Ohio State University is warning students to be wary of fake Adderall pills after two students died last week.
University officials said that Columbus Public Health has warned the community about the counterfeit Adderall, which contain the deadly synthetic opioid fentanyl and are fueling increases in overdoses and hospitalizations in the area.
"Be aware of the possibility of unexpected contaminates or how drugs may unsafely interact with alcohol," Ohio State's senior vice president for student life Dr. Melissa Shivers wrote in a safety message to students. "Contaminated drugs can result in a severe and unexpected reaction, including death, from only one use."
A third Ohio State student was hospitalized and later released.
"We are grieving and extend our deepest sympathies to the students' family and friends," Ohio State President Dr. Kristina Johnson said in a statement. "Out of respect for them during this extremely difficult time, we are not sharing further personal information."
"It is critical for everyone's safety to be aware of the possibility of contaminated drugs in our community," Johnson added.
The university said it strongly discourages drug misuse among students, but encouraged those who may choose to experiment with drugs to take several safety precautions. These include drinking responsibly, picking up free fentanyl test strips or a Naxolone kit, and never buying or using prescription medications not received from a qualified pharmacist.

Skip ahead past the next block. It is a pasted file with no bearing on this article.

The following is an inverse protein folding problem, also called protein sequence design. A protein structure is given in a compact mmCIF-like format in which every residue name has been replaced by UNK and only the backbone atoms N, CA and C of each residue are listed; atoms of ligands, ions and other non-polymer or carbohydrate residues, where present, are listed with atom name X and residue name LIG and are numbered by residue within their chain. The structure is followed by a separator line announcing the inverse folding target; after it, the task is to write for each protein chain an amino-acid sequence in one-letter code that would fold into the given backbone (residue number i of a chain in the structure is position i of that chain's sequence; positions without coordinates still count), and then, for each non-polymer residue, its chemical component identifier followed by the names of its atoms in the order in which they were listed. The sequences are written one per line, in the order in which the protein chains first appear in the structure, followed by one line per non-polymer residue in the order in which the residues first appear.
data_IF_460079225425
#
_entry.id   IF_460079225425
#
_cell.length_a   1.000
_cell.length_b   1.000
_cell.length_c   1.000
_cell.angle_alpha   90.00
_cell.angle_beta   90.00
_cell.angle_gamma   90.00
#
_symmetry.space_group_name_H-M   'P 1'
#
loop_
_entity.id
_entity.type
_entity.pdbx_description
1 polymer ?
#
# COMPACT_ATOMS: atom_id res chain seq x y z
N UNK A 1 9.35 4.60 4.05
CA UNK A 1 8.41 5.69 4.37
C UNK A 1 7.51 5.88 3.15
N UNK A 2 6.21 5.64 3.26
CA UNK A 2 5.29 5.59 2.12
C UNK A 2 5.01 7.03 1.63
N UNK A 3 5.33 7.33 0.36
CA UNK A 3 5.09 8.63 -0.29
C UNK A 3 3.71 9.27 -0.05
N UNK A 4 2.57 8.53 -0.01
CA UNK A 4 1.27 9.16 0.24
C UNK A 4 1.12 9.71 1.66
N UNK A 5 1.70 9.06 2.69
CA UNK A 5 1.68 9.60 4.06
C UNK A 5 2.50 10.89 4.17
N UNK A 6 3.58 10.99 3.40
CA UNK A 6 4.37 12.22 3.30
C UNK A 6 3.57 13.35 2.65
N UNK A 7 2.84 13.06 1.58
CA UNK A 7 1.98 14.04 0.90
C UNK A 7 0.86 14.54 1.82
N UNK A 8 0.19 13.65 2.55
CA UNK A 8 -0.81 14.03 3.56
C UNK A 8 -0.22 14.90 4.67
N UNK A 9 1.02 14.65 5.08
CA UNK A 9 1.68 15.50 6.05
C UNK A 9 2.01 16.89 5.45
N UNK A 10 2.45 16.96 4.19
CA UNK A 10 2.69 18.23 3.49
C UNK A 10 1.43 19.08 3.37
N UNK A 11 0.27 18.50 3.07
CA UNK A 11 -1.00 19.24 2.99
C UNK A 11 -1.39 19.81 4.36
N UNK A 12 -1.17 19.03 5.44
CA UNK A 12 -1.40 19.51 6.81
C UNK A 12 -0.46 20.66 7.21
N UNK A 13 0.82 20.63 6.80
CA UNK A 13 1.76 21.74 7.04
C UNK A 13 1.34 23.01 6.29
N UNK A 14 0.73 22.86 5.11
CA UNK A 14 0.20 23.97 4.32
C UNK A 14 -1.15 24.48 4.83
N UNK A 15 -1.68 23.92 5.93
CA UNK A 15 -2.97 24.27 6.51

Adderall is a treatment for attention-deficit hyperactivity disorder (ADHD) and narcolepsy. It has a high potential for misuse, and can cause sudden death and serious adverse cardiac events.
Counterfeit drugs may be even more dangerous. They are among the pills sold on social media and made to look like real prescription drugs, according to the Drug Enforcement Agency. About 40% of counterfeit pills that contain fentanyl have a potentially lethal dose, according to DEA lab testing.
A lethal dose is "about two milligrams, equivalent in size to a few grains of salt," the DEA said.
The Drug Enforcement Agency has more on fentanyl.